Researcher and Writer in Washington, DC

First We Kill All the Policy Wonks

Edward C. Banfield

The blog of the American Enterprise Institute carries my impishly titled, “First We Kill All the Policy Wonks” (January 21, 2011).

The piece is a response to a smart post by Mike Konczal, a fellow at the Roosevelt Institute.

Its subject?  Edward C. Banfield’s essay, Policy Science As Metaphysical Madness (1977).

Obviously, I do not think wonks are bad; and I certainly do not want to see them killed.  (I’m one of them!)

I do, however, believe a gulf remains between policy analysis and politics, and that practitioners of the former spend too little time studying the latter.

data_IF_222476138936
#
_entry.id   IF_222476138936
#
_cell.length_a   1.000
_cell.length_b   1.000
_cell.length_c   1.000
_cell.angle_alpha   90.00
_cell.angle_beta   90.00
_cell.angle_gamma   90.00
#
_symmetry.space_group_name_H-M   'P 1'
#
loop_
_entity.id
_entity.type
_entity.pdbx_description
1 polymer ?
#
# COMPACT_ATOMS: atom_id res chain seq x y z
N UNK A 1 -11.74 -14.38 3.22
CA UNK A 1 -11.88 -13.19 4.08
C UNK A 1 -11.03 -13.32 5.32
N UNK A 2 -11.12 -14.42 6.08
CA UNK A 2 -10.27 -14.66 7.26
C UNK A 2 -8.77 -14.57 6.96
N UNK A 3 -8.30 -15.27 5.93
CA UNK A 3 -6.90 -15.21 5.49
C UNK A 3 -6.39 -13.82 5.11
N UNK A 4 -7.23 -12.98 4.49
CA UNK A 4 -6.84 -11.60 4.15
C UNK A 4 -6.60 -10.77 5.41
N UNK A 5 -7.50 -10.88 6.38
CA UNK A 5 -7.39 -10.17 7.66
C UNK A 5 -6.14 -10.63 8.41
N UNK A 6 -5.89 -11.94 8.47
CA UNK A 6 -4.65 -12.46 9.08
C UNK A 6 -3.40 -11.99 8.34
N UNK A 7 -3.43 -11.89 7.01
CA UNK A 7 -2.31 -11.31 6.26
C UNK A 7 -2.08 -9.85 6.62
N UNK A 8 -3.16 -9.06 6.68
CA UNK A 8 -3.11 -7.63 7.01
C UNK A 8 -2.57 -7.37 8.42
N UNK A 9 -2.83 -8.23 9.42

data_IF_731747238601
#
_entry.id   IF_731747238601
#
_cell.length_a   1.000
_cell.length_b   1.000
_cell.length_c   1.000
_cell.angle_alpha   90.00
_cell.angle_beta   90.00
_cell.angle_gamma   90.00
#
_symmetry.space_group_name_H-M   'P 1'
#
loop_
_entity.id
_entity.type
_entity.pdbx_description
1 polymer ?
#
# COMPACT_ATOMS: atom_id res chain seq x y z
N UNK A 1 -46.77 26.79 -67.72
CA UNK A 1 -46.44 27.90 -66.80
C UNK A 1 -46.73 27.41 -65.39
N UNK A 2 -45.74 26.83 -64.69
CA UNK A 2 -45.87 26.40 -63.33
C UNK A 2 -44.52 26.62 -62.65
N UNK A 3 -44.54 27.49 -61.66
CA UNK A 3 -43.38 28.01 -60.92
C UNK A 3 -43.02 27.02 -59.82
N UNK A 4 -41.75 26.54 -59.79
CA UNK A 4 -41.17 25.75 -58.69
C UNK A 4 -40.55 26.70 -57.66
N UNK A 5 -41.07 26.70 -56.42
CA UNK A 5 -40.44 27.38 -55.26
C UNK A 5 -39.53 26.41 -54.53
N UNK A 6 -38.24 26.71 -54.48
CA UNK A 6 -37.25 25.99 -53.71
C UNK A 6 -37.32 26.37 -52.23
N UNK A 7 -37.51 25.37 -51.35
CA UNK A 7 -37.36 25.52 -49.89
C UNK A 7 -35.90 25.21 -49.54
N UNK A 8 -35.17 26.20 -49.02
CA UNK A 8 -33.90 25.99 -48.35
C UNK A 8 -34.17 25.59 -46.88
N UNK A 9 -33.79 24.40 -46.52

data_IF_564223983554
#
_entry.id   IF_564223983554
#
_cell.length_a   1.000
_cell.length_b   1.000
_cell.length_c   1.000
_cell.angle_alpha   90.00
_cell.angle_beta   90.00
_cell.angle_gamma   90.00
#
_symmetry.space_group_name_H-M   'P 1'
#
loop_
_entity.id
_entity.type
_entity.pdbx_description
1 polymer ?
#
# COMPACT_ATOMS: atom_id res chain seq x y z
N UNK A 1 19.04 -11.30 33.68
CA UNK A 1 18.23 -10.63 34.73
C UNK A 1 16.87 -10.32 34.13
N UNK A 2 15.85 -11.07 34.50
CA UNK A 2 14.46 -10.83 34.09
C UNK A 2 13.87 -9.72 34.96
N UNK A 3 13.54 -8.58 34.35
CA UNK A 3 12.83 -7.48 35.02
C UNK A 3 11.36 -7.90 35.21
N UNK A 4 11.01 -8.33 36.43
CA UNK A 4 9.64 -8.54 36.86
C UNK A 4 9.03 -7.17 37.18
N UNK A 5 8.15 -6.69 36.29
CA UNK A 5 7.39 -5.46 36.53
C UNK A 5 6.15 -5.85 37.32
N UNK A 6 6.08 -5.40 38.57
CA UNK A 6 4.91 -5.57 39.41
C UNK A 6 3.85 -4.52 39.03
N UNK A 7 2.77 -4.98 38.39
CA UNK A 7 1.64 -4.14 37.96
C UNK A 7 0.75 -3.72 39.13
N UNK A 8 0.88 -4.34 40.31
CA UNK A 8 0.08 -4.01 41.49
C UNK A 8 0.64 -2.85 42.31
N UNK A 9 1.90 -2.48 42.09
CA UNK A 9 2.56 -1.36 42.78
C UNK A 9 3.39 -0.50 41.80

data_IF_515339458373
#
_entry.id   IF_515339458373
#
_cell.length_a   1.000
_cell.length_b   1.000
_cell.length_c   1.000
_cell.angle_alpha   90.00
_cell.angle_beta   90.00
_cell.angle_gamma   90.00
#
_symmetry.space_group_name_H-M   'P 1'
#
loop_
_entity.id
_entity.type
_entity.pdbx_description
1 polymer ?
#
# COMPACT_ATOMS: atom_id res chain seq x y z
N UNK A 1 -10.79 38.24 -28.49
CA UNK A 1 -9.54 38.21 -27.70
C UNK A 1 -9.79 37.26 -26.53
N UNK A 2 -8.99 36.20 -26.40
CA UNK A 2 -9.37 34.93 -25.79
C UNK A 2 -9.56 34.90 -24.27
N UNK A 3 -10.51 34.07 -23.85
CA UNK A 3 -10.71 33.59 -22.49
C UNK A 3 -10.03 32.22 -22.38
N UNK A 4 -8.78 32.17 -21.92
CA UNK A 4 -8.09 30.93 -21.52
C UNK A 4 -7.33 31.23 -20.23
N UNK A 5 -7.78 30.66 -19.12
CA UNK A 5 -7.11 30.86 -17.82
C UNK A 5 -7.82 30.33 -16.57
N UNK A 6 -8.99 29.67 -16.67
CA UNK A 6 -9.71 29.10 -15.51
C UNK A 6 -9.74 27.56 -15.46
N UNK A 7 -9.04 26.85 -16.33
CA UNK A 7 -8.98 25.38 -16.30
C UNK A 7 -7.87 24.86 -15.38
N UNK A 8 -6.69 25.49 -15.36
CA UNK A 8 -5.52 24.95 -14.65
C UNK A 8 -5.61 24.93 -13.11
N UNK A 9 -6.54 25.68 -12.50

Lawrence M. Mead of New York University has suggested a method to unite policy analysis and political analysis.  (See “Policy Studies and Political Science,” Policy Studies Review, vol. 5, no. 2 (Nov. 1985), and “Welfare Reform and the Platonic Master Science: An Interview with Lawrence Mead,” Public Administration Review, November/December 2006).  It is an approach that I used in my Failing Grades: The Federal Politics of Education Standards (Lynne Rienner Publishers, 2005), but otherwise has not much caught on with academics.

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